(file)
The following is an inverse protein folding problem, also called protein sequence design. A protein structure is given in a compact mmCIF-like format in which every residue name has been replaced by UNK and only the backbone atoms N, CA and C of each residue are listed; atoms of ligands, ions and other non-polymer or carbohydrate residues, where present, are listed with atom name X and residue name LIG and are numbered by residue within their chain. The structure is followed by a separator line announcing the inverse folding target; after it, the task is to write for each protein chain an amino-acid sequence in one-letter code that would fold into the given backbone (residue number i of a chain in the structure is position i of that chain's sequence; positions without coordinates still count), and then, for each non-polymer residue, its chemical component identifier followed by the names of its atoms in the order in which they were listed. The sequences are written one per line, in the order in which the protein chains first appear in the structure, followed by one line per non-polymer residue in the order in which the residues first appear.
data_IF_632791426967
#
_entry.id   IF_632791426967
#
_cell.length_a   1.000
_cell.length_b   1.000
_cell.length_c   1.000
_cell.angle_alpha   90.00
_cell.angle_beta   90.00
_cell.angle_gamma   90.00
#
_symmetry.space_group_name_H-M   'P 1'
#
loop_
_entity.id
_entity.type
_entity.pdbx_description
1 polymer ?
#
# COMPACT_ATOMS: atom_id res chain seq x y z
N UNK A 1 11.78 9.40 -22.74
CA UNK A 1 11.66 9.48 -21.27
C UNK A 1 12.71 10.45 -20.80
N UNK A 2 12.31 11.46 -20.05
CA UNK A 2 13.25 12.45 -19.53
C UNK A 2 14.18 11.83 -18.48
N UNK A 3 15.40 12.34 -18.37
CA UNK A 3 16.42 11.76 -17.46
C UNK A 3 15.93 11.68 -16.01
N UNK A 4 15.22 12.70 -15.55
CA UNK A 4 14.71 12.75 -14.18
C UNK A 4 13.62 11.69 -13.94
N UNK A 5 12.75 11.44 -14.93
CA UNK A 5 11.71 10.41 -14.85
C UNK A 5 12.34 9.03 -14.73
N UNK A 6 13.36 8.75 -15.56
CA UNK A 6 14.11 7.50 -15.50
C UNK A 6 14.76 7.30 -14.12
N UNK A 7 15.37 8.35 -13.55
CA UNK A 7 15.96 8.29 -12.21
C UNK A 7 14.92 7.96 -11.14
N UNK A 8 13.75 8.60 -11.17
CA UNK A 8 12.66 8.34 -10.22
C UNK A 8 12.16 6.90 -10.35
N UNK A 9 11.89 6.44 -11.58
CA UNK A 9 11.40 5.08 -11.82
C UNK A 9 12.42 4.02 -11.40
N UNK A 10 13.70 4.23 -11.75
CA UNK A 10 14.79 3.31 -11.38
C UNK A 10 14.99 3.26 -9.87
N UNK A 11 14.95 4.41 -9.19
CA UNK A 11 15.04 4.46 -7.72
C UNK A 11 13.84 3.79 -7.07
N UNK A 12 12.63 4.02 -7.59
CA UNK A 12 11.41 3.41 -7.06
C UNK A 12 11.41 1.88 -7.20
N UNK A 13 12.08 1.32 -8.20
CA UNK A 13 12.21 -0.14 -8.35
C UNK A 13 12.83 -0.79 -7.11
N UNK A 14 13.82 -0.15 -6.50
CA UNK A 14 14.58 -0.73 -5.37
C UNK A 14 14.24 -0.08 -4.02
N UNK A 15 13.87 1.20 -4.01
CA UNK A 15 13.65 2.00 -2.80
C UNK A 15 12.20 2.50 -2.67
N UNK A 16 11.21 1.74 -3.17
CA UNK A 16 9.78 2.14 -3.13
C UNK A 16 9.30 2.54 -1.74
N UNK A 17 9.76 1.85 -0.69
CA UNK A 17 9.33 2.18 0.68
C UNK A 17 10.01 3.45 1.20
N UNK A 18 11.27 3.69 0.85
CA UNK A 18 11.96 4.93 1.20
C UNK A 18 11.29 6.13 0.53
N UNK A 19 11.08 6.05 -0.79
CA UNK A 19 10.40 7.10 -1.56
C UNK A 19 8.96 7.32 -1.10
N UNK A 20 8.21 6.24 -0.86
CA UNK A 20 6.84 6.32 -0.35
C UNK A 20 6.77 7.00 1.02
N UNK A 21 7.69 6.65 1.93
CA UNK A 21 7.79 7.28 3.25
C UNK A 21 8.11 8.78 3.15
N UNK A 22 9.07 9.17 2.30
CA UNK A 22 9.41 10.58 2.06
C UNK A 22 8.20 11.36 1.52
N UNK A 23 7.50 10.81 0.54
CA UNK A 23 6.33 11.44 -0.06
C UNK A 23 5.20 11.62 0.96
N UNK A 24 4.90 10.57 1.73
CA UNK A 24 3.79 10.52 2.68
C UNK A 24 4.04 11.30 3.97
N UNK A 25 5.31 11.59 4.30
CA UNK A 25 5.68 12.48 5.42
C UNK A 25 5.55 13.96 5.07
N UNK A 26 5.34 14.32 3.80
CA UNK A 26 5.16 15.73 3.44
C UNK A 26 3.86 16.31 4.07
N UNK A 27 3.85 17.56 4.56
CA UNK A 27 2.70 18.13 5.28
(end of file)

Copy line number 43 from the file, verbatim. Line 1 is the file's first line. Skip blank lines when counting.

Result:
N UNK A 8 13.75 8.60 -11.17